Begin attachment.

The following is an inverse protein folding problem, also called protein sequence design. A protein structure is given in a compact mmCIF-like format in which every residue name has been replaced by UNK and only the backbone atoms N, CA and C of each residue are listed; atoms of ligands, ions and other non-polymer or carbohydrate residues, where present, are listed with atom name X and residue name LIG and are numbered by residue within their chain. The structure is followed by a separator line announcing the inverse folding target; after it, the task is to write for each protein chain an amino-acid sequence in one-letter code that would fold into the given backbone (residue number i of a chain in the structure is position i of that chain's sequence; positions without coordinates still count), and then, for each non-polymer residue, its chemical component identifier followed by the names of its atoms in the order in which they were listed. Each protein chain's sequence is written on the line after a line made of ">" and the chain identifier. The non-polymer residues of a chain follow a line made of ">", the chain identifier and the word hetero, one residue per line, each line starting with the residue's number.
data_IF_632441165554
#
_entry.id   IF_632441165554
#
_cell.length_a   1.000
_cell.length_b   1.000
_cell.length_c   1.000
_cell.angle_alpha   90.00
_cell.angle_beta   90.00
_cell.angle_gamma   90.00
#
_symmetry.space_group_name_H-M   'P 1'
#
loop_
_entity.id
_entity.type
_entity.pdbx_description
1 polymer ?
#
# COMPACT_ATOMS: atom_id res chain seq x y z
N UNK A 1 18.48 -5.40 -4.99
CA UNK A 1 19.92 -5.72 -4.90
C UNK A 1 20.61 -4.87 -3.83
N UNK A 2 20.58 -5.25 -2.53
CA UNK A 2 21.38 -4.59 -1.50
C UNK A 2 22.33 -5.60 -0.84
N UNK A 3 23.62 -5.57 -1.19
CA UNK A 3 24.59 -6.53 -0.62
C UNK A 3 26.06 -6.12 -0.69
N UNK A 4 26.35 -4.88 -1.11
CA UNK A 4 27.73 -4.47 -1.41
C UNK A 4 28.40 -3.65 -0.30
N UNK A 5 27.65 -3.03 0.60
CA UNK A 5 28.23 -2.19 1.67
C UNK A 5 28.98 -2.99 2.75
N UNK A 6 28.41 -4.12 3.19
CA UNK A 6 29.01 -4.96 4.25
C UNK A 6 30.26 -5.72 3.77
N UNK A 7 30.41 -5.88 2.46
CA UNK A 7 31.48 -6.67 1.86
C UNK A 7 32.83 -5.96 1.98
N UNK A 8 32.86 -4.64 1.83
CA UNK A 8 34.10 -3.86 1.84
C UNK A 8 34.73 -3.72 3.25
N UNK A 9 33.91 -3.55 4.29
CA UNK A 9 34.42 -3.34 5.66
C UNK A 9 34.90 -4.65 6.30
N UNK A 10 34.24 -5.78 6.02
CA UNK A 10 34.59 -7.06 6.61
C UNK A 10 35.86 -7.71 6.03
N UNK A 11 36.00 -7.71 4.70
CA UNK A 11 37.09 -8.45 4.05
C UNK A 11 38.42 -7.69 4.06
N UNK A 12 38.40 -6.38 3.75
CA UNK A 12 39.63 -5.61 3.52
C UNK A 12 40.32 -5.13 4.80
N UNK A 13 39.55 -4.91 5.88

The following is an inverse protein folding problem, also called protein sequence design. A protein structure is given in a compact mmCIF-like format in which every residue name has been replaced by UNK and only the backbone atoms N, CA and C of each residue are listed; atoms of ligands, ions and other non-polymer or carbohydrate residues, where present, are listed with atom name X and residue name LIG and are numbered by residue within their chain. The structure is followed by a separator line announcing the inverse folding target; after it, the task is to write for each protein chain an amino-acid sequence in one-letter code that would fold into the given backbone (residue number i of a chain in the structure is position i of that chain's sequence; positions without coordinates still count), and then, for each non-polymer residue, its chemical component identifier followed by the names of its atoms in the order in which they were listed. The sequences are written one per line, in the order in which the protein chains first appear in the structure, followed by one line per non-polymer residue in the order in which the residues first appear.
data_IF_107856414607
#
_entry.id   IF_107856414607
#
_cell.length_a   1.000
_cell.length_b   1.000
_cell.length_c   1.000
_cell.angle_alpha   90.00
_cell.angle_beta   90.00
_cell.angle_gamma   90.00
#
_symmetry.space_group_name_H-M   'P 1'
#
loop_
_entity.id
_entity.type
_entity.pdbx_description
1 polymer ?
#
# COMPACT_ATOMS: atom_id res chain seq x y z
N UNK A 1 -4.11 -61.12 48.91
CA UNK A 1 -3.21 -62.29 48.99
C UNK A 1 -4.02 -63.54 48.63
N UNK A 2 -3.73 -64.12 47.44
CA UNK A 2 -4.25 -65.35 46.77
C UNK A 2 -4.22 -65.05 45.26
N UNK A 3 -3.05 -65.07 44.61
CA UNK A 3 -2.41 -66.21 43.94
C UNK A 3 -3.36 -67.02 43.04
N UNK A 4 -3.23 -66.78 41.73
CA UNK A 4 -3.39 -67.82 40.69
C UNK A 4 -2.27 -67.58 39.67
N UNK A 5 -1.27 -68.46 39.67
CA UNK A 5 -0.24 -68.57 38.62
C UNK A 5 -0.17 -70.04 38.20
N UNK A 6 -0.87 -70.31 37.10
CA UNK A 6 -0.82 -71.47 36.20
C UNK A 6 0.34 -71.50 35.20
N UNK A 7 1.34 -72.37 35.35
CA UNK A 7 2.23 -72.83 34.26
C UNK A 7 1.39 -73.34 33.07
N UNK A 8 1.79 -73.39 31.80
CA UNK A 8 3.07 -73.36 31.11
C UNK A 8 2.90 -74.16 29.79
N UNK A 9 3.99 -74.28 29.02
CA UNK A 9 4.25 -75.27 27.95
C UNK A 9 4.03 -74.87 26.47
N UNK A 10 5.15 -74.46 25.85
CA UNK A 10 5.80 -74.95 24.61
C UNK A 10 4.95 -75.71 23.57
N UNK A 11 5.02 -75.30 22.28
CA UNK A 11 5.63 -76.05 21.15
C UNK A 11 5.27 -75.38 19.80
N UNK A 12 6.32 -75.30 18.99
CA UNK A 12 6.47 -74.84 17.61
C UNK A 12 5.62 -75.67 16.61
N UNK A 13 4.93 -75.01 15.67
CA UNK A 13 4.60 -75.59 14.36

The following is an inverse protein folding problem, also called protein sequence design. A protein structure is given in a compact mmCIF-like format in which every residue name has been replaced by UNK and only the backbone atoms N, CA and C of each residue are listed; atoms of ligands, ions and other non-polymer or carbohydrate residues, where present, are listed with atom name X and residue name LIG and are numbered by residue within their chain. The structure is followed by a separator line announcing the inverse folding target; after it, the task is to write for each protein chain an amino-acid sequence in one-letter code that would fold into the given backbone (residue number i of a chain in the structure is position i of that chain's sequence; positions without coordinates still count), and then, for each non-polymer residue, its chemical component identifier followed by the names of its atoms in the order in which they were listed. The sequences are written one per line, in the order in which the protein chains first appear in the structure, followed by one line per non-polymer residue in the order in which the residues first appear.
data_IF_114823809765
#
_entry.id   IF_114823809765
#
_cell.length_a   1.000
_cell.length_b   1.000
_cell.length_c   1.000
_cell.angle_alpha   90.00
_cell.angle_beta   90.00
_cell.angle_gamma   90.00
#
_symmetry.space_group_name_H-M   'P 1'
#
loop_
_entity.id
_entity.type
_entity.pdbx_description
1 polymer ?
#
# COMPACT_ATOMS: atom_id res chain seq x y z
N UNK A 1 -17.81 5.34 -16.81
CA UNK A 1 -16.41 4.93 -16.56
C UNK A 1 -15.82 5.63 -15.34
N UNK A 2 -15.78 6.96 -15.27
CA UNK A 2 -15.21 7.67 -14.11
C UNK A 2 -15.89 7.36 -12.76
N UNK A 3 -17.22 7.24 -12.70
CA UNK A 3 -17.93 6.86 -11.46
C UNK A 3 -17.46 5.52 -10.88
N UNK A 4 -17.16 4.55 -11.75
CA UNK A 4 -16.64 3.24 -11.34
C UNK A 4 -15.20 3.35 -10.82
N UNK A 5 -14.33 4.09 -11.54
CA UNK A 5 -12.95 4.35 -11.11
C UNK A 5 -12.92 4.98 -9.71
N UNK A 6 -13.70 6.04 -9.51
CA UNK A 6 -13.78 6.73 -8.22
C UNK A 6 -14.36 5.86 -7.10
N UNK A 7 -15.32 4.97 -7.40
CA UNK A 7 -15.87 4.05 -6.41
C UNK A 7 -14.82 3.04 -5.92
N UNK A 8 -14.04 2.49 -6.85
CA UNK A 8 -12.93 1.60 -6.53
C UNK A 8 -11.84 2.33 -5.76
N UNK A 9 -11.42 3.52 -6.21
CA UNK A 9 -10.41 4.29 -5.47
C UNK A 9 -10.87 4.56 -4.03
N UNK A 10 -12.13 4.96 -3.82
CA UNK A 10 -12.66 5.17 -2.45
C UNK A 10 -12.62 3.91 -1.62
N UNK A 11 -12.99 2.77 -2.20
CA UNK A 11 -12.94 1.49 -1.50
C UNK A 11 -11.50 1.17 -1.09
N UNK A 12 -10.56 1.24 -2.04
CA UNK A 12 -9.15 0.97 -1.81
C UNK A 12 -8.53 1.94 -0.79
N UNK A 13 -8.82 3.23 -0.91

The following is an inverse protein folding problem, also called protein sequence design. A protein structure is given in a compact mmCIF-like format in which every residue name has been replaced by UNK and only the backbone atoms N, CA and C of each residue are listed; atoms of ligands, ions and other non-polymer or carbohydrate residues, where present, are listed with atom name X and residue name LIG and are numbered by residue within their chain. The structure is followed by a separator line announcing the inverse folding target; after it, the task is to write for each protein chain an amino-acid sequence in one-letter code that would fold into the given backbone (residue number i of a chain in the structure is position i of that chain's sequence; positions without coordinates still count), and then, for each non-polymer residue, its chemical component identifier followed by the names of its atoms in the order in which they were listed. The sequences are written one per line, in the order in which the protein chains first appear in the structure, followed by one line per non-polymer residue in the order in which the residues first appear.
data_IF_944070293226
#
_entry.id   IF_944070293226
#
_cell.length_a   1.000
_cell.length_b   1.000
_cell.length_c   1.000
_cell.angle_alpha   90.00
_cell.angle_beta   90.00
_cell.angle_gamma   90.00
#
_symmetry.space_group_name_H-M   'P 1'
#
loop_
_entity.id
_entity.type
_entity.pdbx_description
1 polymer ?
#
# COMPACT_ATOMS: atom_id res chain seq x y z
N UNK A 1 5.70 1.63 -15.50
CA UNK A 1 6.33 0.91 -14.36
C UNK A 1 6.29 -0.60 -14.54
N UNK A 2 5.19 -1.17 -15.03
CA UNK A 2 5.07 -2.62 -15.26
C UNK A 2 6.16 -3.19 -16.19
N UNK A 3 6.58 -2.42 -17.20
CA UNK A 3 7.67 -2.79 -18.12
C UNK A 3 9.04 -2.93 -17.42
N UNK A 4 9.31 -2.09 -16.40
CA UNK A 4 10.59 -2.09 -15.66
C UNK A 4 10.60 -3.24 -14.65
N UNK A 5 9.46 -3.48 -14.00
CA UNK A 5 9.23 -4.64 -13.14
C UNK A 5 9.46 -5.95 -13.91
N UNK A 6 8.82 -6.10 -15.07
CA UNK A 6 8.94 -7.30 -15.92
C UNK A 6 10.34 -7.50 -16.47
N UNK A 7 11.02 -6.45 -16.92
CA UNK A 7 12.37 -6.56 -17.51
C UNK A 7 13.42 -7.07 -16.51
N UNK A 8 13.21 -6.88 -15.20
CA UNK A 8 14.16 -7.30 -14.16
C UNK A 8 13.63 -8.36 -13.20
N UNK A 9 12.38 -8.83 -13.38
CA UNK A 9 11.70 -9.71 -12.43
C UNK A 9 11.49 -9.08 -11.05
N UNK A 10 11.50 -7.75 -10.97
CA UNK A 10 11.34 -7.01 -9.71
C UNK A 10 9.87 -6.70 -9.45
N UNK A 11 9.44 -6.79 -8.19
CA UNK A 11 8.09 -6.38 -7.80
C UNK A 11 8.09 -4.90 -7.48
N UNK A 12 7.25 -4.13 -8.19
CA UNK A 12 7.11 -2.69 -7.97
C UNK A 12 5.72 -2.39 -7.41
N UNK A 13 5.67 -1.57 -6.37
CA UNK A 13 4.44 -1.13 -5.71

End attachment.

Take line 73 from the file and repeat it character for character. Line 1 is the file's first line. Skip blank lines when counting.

loop_